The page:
Welcome to the online diary of the “London Ziegs,” as they journal their experiences relocating from the balmy climes of sunny Orlando, Florida to the more chaotically cosmopolitan environment of London, UK!

Friday, November 28, 2008

Practice Safe Shopping

One of the neat things about working in the defense industry was that I knew many of the projects I worked on would help save lives.* I admit that I really didn't think working at Amazon would provide quite that same perk. However, reading today's news makes you wonder if e-commerce doesn't offer long-term public safety benefits as well:
Witnesses said the surging throngs of shoppers knocked the man down. He fell and was stepped on. As he gasped for air, shoppers ran over and around him.

"He was bum-rushed by 200 people," said Jimmy Overby, 43, a co-worker. "They took the doors off the hinges. He was trampled and killed in front of me. They took me down too...I literally had to fight people off my back."

Jessica Keyes was among the shoppers. She told the Daily News she saw a woman knocked down just a few feet from the dying worker.

"When the paramedics came, she said 'I'm pregnant,'" Keyes said.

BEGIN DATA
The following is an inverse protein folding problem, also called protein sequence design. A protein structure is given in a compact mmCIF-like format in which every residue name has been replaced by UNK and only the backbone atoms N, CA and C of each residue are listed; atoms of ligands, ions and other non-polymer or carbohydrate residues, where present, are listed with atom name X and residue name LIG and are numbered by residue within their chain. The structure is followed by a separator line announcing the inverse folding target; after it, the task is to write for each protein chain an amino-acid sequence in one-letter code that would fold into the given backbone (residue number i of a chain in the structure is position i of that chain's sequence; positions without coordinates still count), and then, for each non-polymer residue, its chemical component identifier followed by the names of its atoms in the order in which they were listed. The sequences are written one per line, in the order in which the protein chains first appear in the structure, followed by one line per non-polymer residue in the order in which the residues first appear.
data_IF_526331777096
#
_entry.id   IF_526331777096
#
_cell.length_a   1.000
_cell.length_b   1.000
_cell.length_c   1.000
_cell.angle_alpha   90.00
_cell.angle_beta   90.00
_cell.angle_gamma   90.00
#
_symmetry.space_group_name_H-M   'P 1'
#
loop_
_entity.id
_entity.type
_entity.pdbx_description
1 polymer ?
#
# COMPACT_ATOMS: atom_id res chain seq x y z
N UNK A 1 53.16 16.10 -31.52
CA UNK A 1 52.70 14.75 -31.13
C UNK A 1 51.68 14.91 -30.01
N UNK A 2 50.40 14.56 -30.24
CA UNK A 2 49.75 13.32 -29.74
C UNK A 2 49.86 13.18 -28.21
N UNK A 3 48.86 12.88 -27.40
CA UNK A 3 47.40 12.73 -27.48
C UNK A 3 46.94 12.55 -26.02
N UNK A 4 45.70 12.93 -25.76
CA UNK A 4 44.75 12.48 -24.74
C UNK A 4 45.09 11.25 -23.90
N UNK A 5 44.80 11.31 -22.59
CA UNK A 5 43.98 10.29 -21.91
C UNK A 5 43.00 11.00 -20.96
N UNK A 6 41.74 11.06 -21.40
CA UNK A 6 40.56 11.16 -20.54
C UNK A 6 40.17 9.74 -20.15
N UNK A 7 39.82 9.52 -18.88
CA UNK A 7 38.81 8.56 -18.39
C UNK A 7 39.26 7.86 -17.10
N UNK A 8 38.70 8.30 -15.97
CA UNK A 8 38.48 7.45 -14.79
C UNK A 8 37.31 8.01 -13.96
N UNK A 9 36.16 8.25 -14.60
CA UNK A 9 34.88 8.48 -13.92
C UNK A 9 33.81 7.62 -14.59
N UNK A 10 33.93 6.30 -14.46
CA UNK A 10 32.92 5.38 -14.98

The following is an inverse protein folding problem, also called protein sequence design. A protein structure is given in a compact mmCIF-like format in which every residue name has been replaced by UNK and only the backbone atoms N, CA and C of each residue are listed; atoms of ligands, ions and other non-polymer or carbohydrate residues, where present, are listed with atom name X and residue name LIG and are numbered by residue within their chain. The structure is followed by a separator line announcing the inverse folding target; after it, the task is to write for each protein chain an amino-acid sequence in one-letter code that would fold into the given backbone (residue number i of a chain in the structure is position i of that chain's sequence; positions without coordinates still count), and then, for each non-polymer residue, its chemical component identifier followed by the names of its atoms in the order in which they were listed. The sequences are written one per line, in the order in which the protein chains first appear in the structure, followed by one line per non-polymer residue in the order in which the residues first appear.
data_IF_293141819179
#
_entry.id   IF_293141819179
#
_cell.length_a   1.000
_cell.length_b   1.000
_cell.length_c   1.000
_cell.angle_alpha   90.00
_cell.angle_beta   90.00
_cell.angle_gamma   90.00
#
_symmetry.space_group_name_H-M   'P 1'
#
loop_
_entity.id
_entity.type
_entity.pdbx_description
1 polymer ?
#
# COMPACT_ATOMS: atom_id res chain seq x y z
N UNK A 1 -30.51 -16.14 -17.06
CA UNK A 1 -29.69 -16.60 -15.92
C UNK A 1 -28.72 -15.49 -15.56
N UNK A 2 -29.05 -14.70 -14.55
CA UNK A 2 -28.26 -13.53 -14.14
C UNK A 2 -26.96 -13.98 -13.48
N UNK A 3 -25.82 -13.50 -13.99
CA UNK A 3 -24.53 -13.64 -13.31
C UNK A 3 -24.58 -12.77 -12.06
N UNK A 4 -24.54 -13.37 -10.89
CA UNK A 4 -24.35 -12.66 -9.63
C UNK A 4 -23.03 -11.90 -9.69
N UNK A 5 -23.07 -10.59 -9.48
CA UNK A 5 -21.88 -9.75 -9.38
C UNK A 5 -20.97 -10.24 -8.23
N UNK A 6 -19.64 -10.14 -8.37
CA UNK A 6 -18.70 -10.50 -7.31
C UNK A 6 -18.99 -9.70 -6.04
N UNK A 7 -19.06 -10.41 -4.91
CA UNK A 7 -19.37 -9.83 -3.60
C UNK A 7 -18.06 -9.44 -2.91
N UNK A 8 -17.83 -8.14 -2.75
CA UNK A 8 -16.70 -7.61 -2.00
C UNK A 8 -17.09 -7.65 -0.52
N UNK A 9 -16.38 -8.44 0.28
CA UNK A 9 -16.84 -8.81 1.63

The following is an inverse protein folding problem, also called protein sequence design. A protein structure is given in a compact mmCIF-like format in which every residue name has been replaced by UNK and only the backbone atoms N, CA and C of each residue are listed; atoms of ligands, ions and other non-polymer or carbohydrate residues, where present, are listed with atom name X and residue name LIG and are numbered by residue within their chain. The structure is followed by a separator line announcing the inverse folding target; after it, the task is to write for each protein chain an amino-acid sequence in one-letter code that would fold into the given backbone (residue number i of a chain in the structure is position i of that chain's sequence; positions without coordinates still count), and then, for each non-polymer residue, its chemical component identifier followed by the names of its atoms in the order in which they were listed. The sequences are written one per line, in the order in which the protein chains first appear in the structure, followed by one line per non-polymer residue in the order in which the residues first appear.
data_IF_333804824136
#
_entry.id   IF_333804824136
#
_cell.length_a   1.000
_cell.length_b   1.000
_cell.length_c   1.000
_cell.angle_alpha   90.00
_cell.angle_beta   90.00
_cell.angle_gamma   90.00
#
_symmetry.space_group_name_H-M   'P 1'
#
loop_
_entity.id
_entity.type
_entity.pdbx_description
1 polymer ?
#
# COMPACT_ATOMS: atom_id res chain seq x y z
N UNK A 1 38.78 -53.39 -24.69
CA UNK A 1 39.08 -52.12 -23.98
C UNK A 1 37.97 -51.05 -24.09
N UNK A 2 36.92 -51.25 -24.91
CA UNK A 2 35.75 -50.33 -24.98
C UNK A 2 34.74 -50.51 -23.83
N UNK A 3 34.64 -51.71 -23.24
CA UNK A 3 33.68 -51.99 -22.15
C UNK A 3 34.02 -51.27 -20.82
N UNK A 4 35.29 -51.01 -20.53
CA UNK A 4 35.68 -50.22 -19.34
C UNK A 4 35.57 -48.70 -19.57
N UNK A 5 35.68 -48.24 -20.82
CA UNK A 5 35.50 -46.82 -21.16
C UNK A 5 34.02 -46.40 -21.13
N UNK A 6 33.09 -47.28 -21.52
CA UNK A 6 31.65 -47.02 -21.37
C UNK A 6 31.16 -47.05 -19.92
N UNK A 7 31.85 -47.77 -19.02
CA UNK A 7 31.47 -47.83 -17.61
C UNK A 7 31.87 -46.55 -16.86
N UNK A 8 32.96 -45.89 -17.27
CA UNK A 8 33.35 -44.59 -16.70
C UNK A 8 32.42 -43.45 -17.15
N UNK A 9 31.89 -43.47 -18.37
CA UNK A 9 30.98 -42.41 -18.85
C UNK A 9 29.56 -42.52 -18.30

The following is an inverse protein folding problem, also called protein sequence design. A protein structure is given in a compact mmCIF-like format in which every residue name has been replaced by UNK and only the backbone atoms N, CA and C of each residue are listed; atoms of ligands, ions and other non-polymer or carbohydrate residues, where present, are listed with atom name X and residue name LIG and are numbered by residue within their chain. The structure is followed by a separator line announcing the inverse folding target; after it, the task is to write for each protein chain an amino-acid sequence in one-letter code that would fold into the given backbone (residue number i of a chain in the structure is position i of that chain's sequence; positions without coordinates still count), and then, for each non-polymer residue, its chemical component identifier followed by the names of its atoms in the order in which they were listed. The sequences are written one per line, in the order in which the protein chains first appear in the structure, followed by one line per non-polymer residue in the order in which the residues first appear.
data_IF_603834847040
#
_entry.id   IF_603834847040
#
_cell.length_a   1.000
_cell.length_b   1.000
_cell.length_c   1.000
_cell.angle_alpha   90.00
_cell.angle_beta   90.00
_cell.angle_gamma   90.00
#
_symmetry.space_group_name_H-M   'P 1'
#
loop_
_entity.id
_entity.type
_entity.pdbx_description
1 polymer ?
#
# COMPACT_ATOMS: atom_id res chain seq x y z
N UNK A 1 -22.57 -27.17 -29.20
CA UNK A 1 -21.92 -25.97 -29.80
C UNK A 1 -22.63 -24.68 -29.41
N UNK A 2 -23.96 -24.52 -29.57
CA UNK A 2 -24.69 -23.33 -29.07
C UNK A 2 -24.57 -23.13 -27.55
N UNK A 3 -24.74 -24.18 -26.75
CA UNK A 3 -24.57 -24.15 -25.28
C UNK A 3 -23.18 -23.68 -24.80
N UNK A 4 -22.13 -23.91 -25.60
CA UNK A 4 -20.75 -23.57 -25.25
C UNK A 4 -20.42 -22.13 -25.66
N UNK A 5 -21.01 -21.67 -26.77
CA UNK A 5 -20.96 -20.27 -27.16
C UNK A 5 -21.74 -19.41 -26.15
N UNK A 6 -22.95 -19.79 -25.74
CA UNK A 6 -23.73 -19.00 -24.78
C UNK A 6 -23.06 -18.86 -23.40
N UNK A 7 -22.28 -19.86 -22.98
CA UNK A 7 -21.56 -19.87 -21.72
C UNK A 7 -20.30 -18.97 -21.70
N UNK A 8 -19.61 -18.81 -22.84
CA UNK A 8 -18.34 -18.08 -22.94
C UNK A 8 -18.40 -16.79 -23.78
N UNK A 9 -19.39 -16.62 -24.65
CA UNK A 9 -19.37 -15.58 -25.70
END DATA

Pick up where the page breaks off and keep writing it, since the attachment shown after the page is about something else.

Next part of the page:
Paramedics treated the woman inside the store and then, according to Keys, told the woman: "There's nothing we can do. The baby is gone."
Now I've shopped at Wal-Mart thousands of times, and am perfectly aware from personal experience that this story is in no way reflective of that company in particular, nor American consumers in general. But I also admit that, reading such things from overseas and without the context of first-hand experience in America, I can see how some people develop an unfortunately biased view of our nation :-(

* For those who think this is an oxymoron:
  • it is called the Defense Department for a reason
  • better equipment helps keep our own soldiers alive longer
  • when weapon delivery can be made more accurate (through improved sensors, guidance systems, fire control, battle command & communications, etc), the military can (and does) use smaller and fewer munitions to engage the same strategic target, which (besides being cheaper) directly results in reduced "collateral" civilian casualties

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